Iran is not in a powerful position militarily in the region.  Iran has been under various kinds of embargos for many years.  Its air force is extraordinarily weak given its size and power as a country, partly because it relied heavily on sophisticated U.S. technology to equip the air force before the Islamic Revolution.  In all kinds of ways, in terms of the expenditures – military expenditures as a percentage of GDP and other things, Iran is not the big military spender in the region.  Iran does not have enormous tank armies.  Iran has missiles.  And to say that Iran has to significantly weaken or eliminate the one conspicuous source of power it has is an extremely naïve way to approach negotiations and a perfect way to divert a reasonable chance of success at getting a grip on Iran’s nuclear capabilities.

MR. KIMBALL:  All right. Why don’t we take this question from this handsome gentleman in the front row, and then we’ll take a couple from the peanut gallery in the back?  (Laughter.)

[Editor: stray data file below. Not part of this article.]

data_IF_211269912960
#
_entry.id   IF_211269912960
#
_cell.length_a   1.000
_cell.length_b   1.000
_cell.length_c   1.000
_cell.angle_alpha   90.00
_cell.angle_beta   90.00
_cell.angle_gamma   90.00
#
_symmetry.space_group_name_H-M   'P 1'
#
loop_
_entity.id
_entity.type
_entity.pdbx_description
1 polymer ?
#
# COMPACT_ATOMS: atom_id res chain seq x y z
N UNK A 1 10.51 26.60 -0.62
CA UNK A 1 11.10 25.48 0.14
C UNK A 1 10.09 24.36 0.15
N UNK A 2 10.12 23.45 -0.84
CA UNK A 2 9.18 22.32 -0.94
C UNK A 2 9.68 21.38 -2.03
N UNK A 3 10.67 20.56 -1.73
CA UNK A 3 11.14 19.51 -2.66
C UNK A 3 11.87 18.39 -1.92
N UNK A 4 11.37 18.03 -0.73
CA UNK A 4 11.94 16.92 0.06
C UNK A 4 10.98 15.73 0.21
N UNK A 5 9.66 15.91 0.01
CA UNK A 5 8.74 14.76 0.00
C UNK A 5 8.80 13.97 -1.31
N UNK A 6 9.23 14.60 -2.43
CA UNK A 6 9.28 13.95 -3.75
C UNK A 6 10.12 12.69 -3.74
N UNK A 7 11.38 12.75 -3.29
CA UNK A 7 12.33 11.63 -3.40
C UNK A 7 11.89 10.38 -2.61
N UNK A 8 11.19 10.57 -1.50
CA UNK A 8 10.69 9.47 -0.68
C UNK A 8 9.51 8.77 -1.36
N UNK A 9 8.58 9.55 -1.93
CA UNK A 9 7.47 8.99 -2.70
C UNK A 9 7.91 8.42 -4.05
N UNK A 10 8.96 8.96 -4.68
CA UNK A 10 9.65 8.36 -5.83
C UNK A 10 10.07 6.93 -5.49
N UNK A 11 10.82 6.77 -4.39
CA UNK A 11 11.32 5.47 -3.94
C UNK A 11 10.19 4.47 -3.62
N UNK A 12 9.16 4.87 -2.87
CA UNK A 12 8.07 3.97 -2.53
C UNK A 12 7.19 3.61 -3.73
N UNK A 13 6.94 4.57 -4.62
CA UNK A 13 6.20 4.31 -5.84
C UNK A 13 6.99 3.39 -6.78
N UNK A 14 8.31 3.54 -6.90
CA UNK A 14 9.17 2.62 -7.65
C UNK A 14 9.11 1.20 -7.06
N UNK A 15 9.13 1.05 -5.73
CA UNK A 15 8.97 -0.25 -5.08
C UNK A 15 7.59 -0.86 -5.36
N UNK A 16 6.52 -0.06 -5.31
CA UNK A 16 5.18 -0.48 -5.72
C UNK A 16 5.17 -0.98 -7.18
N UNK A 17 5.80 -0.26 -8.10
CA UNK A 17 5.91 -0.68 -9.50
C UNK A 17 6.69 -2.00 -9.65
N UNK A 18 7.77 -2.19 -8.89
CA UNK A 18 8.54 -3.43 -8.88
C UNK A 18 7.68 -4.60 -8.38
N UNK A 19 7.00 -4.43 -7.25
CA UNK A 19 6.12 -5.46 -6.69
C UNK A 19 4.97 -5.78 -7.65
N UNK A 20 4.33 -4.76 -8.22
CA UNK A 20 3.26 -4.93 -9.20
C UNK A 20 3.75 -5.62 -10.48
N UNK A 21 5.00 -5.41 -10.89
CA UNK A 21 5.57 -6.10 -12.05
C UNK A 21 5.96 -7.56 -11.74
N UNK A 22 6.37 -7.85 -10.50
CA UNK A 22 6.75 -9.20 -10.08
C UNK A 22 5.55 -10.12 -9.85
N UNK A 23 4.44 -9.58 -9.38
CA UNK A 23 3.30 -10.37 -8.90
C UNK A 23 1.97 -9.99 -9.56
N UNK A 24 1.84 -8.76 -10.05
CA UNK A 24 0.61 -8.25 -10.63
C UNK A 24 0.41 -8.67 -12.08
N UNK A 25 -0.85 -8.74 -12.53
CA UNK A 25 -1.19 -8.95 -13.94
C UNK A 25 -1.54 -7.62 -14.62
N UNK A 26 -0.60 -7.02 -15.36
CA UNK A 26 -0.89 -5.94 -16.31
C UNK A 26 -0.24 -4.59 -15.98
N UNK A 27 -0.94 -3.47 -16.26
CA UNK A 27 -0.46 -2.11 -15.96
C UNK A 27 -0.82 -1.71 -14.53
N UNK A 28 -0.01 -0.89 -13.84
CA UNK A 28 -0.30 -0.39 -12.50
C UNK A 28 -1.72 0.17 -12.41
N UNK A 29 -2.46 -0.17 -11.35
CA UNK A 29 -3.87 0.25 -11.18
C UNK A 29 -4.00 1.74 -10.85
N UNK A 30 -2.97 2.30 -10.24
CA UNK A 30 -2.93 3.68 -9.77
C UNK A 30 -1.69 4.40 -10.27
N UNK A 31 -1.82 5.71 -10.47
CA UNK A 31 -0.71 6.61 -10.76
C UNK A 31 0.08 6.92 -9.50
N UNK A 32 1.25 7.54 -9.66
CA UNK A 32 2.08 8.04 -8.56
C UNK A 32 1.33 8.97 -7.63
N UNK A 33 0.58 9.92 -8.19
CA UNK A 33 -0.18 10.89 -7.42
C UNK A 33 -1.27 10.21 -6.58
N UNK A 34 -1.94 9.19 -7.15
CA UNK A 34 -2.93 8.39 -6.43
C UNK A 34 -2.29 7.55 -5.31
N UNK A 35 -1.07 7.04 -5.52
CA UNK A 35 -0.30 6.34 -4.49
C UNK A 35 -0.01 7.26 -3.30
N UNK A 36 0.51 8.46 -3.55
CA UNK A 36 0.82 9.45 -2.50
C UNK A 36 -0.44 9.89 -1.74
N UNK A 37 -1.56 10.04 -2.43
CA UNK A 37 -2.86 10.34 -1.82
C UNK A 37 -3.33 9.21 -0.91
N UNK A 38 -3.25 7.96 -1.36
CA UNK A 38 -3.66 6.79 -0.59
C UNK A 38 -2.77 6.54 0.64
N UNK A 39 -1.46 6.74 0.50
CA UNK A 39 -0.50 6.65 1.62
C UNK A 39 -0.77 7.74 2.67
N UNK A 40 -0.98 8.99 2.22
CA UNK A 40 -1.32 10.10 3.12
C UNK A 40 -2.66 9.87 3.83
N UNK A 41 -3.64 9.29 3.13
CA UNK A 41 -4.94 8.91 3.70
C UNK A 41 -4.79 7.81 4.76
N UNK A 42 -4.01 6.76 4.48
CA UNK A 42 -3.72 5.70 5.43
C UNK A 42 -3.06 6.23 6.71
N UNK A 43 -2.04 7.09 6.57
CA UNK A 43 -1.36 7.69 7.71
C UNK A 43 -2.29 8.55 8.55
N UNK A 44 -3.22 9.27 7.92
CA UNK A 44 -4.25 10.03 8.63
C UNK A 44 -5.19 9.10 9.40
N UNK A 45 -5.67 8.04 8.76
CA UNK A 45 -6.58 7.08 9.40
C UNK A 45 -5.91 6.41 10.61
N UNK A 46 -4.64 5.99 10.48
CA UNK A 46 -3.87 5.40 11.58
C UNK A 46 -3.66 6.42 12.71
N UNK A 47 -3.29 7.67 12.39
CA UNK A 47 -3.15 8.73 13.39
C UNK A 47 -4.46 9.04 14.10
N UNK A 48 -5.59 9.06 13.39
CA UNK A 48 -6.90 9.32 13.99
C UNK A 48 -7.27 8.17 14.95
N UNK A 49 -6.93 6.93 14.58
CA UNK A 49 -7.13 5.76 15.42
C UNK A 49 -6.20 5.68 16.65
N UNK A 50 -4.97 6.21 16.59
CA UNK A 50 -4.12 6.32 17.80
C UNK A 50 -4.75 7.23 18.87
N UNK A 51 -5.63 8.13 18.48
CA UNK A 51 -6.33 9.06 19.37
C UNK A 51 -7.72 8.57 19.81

Q:  (Laughs.)  Thanks for the nice compliment, Daryl.  I’m Paul Walker with Green Cross International.  I want to thank you all for very good presentations.  And I also think it’s been important for us to talk about the biggest challenge, I think, is really selling any agreement, which I hope comes about in Washington and Tehran.  But one of the challenges in Tehran – and this is to you, Frank, I think primarily, is the fact that the NPT and the IAEA safeguards system has been for years described as a discriminatory regime from a variety of ways.  And I’m wondering if the safeguards, the inspections, the verification that the gentlemen here raised to being requested of Iran can be described in Tehran to the general public as a nondiscriminatory regime.  In other words, do we need to include other inspection regimes elsewhere, like on Urenco?  Is it any more stringent than the IAEA inspection regimes in Brazil and Japan?  Is there anything the P-5 could begin to move on to overcome these ongoing perceptions of discrimination in the regime?